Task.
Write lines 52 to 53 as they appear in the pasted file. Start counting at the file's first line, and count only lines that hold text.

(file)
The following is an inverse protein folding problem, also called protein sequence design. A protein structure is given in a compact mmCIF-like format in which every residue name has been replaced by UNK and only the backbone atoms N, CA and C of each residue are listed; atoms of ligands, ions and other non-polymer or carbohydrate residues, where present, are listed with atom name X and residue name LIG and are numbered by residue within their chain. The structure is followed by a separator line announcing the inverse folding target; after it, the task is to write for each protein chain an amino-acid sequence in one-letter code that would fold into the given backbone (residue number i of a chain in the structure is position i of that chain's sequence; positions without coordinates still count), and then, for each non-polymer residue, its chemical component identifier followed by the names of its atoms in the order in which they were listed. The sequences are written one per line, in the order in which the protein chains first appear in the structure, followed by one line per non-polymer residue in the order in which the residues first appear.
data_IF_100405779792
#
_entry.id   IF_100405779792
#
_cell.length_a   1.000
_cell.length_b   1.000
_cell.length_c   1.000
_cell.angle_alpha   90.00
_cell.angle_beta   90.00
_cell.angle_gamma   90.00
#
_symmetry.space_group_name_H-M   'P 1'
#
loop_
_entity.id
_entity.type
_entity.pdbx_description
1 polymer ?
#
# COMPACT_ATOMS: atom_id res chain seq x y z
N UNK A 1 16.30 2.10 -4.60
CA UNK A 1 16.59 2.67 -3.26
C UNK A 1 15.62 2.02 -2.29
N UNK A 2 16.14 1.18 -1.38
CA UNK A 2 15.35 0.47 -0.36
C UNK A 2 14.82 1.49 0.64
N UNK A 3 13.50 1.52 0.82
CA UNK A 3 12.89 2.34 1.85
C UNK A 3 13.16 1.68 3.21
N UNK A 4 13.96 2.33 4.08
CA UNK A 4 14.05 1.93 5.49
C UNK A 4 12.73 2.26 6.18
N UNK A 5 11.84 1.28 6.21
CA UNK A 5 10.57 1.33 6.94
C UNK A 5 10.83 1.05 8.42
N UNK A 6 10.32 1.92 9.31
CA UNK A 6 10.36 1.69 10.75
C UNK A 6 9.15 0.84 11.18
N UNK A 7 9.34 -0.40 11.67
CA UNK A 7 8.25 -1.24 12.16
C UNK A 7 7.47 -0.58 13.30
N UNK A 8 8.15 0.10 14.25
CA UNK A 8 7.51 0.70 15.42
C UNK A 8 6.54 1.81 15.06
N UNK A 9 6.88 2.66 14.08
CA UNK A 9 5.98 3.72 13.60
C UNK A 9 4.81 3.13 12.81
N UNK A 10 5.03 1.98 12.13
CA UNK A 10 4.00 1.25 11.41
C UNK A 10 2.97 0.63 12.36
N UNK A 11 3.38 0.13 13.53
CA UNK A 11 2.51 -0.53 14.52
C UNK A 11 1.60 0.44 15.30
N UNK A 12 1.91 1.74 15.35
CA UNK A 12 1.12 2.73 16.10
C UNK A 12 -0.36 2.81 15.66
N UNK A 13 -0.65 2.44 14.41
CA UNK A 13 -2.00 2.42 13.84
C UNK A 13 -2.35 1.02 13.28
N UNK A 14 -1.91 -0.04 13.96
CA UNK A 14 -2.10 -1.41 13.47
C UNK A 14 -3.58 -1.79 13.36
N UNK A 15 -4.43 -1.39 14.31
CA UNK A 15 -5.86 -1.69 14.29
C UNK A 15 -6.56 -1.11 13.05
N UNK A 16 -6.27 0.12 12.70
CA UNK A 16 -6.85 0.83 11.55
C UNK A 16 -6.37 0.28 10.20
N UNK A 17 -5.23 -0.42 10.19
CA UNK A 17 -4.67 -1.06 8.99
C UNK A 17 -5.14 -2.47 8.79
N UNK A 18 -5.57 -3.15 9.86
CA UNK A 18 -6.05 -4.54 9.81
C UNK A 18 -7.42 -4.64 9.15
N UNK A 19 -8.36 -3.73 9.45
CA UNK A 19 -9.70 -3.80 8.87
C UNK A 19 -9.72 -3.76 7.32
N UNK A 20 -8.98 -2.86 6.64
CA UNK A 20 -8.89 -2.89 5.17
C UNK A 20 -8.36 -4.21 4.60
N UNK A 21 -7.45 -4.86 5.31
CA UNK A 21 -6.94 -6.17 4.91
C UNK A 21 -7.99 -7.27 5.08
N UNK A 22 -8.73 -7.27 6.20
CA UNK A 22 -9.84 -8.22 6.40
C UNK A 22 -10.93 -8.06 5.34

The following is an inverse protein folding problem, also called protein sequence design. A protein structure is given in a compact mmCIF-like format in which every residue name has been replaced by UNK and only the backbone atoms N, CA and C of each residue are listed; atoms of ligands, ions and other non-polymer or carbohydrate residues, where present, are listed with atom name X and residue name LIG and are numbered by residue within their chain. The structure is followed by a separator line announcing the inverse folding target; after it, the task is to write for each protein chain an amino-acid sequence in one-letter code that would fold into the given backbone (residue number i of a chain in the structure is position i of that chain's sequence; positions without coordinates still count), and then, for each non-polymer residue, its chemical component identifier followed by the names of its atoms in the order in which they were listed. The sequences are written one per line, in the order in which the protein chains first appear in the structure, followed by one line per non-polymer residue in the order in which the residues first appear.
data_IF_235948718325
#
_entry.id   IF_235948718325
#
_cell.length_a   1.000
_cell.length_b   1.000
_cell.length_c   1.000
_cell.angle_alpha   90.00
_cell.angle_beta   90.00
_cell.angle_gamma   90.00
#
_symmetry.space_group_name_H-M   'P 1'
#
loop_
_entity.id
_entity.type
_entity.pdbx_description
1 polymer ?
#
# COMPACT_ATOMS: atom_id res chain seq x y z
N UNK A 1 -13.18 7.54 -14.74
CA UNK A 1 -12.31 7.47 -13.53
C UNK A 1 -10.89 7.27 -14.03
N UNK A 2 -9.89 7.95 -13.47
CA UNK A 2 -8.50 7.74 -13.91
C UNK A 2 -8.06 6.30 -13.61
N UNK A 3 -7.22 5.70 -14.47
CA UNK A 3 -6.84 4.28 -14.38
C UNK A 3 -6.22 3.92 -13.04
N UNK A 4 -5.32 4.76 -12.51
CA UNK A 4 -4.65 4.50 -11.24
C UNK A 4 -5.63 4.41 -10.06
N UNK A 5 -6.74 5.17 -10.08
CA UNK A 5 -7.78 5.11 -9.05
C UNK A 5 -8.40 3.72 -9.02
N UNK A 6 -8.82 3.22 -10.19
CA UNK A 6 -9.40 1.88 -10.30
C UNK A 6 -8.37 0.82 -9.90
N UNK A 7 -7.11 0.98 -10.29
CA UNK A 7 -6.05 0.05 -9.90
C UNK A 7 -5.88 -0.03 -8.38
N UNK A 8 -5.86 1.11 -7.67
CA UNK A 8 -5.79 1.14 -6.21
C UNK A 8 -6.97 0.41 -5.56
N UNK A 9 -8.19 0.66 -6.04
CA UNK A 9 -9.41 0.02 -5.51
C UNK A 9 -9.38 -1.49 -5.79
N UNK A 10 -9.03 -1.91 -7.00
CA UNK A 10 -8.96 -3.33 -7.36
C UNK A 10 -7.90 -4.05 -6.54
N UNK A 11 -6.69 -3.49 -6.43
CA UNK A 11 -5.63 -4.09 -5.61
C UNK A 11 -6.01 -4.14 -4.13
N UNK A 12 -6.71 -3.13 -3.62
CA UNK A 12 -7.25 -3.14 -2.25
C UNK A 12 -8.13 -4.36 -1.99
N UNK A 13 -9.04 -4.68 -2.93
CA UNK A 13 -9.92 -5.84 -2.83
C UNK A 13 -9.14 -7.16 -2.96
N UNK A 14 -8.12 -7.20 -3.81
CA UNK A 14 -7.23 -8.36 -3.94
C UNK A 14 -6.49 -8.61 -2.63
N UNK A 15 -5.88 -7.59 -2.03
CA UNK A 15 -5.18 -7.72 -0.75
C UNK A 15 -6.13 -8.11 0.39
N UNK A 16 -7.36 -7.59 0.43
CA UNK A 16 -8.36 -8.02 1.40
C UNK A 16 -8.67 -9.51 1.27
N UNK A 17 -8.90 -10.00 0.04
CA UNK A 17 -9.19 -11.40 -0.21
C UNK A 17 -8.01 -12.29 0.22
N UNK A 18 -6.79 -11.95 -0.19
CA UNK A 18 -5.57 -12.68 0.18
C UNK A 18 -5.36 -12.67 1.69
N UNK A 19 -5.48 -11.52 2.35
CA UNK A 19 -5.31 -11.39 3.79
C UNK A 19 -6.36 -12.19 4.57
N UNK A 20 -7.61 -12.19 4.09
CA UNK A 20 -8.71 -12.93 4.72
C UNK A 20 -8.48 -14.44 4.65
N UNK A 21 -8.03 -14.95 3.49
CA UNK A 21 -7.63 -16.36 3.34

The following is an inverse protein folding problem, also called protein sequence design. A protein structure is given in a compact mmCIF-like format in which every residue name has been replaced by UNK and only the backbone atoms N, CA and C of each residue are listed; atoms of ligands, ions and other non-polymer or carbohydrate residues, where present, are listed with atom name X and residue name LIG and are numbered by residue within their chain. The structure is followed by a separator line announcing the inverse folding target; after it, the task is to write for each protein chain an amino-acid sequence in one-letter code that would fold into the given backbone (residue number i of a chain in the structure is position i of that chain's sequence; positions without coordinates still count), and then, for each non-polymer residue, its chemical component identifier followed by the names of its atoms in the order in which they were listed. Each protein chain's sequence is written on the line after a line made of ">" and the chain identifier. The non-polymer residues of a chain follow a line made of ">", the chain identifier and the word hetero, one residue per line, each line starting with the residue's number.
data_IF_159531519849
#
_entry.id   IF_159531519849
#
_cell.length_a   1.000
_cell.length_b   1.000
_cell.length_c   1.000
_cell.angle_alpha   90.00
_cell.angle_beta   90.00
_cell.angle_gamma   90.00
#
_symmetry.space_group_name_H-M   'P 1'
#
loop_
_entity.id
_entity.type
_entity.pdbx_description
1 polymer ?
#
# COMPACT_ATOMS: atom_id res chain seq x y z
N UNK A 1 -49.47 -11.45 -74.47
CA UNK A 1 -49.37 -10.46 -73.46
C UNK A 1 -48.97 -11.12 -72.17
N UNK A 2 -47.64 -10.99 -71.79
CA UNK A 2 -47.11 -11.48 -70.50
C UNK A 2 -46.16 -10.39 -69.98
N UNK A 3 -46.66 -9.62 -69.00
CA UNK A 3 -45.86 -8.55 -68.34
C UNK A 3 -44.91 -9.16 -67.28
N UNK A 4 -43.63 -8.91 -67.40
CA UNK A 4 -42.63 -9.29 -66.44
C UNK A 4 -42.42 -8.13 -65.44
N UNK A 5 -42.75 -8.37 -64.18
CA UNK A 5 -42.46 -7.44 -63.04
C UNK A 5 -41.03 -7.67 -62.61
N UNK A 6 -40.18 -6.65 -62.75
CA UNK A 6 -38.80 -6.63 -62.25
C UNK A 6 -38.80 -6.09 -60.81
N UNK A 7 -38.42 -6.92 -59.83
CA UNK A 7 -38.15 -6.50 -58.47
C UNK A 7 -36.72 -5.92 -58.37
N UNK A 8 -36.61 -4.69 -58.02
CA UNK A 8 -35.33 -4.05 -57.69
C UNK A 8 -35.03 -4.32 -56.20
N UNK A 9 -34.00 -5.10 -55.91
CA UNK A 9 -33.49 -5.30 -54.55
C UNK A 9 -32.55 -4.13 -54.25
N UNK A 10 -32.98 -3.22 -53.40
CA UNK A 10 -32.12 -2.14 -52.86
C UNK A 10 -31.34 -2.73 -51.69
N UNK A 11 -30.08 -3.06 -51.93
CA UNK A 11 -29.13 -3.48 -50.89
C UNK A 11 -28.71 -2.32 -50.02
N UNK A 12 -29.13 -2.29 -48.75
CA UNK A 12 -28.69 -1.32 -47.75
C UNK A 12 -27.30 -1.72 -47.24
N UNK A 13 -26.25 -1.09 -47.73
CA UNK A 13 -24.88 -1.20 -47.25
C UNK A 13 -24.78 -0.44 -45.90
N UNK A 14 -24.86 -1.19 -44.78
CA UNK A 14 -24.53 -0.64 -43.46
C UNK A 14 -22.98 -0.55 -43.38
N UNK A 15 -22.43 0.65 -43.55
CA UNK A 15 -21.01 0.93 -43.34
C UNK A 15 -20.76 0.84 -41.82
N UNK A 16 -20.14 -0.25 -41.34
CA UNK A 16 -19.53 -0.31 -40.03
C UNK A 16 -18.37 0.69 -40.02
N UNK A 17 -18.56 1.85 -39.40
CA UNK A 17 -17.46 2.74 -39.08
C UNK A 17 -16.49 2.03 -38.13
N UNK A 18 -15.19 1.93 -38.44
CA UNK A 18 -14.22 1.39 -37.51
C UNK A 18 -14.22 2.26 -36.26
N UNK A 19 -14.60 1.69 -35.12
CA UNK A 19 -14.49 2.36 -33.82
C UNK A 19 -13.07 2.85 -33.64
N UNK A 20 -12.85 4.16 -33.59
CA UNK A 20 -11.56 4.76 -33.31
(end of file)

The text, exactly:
N UNK A 11 3.38 0.13 13.53
CA UNK A 11 2.51 -0.53 14.52